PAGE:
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 How we learnt!

 How To Patch Steel on a Curved Surface Like Hull Plating

 If you are going to take the time to do it… do it right!

There are two kinds of patch, over-lay and inlaid. The overlay patch is just cutting up a piece of steel that is at least as large as the repair area needed and smacking it on over the top and welding all around. Cheap and nasty.

If done properly, an inlaid patch can not be discerned from the surrounding original work and if under water will not slow your boat because of an uneven surface. It will also be as strong as the original work because it will be fully welded, that is, inside and out.

This is a description of how WE did it.

 First cut out the rotten steel. Be sure to use a respirator and ear and eye protection!!! Besides the flying bits of steel, the fumes from the burning paints and other nasties will bite you. Ask me how I know….

Try to leave fairly straight edges and insure the steel is clean and wholesome all the way around to make a good weld. Transfer the dimension to your new steel by tracing with a piece of cardboard or bracing ply or just measure it up, whatever works for you. It doesn't have to be perfect. The bottom edge needs to be close enough so that it will rest in place to start but much of the rest can be adjusted as you go with an angle grinder. Remember, this is butt joining so a gap of at least 2mm to 1/8th inch is perfect. You can get away with up to ¼ inch depending on the thickness of plate you are using. The range of hull plating used is usually from 1/8 to ¼ inch or 3 to 6 mm. Ours was 3/16 or about 4,6mm.

Because I bought a second, better welder before the bilge work, I had the convenience of leaving my weaker machine in the boat so I didn't have to lug around the other machine. Outside I started the welding by installing the “dogs”. These are small plates temporarily welded in place to support and position the new steel. As you can see in Step 1, the dogs at the bottom are just rectangular pieces while the ones above are “L” shaped. Working inside at the bottom, the bottom dogs should keep the steel in line, or a little pressure against the new steel with one hand while you tack with the other should do. Use your touch and eye to judge the alignment. Get it right. Make the tacks inside as shown on Step 1. If you place your weld on just one side of the dogs they easily knock loose later with a hammer.

 Next I would yell to Kay who would be outside with a hammer, to drive the wedges in the “L” shaped dogs to force the steel into a slight curve. As soon as the surfaces aligned about 6 inches up the plate from the last tack, I would have her stop and install another set of tacks and repeat that until I tacked right under the “L” shaped dogs. Then I would go outside to smack off the “L” shape dogs and weld them higher up and start again. Inside again and with the plate tacked all around and satisfied the edges met well, I would cut back the tacks to reduce bead height and prepare for welding all around. With my small MIG running on moderate power, I could weld a pretty long line before stopping to let the metal cool to prevent distortion.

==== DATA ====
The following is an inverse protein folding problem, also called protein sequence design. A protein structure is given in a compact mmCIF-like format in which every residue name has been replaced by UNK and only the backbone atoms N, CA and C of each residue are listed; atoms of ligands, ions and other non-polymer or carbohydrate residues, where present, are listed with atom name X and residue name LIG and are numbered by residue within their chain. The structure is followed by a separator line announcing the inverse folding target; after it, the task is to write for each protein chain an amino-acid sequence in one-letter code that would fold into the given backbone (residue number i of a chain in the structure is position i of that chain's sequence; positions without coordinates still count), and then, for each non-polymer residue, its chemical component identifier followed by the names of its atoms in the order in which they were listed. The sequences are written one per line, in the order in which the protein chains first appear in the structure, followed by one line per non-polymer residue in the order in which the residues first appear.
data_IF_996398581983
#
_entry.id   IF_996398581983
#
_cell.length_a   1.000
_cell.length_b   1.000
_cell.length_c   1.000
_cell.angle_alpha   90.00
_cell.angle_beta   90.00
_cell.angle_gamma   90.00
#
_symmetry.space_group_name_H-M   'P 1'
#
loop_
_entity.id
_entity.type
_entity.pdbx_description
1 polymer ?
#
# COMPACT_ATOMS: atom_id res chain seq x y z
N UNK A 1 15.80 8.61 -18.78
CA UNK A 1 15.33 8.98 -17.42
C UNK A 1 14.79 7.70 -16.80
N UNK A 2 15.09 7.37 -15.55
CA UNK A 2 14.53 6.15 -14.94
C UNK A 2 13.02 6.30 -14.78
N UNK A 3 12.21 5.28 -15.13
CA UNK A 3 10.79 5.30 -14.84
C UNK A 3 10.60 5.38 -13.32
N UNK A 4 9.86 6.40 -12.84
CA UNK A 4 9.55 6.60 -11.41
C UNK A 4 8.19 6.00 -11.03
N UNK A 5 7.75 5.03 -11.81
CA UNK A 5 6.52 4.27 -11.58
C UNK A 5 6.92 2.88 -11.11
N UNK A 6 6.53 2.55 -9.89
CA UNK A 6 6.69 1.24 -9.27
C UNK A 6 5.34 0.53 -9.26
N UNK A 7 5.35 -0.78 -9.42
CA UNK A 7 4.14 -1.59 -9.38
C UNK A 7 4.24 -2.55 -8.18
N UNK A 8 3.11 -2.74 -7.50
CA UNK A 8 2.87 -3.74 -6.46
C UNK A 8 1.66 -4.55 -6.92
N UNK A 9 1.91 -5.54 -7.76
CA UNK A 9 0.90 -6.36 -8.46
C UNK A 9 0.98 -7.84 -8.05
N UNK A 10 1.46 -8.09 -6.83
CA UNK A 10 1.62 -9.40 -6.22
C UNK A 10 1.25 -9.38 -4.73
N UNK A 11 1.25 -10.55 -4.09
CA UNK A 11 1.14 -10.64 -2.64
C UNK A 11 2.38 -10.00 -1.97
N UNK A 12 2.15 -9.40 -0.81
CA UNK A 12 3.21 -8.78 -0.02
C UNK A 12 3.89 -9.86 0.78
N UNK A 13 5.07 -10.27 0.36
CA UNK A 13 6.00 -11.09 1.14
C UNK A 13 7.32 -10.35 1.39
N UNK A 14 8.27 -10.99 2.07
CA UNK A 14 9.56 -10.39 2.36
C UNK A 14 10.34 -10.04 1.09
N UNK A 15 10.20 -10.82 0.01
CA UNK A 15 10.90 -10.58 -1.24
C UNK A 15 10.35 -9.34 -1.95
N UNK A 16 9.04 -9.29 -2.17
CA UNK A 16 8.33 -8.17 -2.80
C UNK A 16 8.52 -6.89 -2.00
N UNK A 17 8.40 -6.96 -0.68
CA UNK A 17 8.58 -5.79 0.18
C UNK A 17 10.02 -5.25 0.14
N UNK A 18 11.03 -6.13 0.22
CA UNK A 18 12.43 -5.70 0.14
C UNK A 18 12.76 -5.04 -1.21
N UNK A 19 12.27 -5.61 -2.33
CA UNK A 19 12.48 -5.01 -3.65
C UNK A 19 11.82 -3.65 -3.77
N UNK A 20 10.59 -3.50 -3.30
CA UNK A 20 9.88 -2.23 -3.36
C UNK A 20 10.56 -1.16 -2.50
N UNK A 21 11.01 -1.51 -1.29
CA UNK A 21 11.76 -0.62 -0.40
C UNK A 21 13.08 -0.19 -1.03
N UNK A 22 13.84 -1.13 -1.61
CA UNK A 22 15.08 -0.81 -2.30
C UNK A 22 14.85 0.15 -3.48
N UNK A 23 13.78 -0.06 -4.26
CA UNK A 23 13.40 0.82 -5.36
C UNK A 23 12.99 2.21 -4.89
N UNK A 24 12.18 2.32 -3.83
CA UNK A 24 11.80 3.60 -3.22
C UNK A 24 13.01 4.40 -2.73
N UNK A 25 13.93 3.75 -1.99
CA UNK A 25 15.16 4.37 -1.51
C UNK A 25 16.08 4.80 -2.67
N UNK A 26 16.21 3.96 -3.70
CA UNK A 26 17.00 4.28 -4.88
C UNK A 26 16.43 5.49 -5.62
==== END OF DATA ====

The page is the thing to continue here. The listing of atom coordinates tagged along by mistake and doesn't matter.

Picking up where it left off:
With that done I would go outside and take an angle grinder with a cutting blade and use it to “groove” out the line all around the patch. I do this to get a more uniform width and depth of channel. Then fire up the good machine. For overhead welding you need a different arc then what you would use on a horizontal surface. Many will advise to reduce your current and slow the work right down but the machine I got was so grunty and I was so sharp from having to work with a rubbish machine before, that I just wound up the wire feed speed and ripped! I use good magnification and my jeweller's background was helpful. If you get it right the weld lays flat and dense, no bubbles, pits or globs hanging off. The bead width should be consistent. It should be pretty!

To prevent distortion you have to work in sections. The length of weld can vary depending on the current used and nature and thickness of steel. I was going about a foot (bold but a mig is gentler, if using a stick welder you may keep it shorter) and then doing a line on the opposite side of the patch. To make a smooth start on the next section, I would cut back the end of the previous line with the edge of the cutting blade to form a small groove then start the next weld with about an inch overlap.

Kay and I did over 40 square feet of curved bilge that way and no one could ever tell we had done it at all once it was painted. And in spite of it all being done on the rush on a slipway that the local fishermen would get nervous about being tied up for long periods… we never had a leak.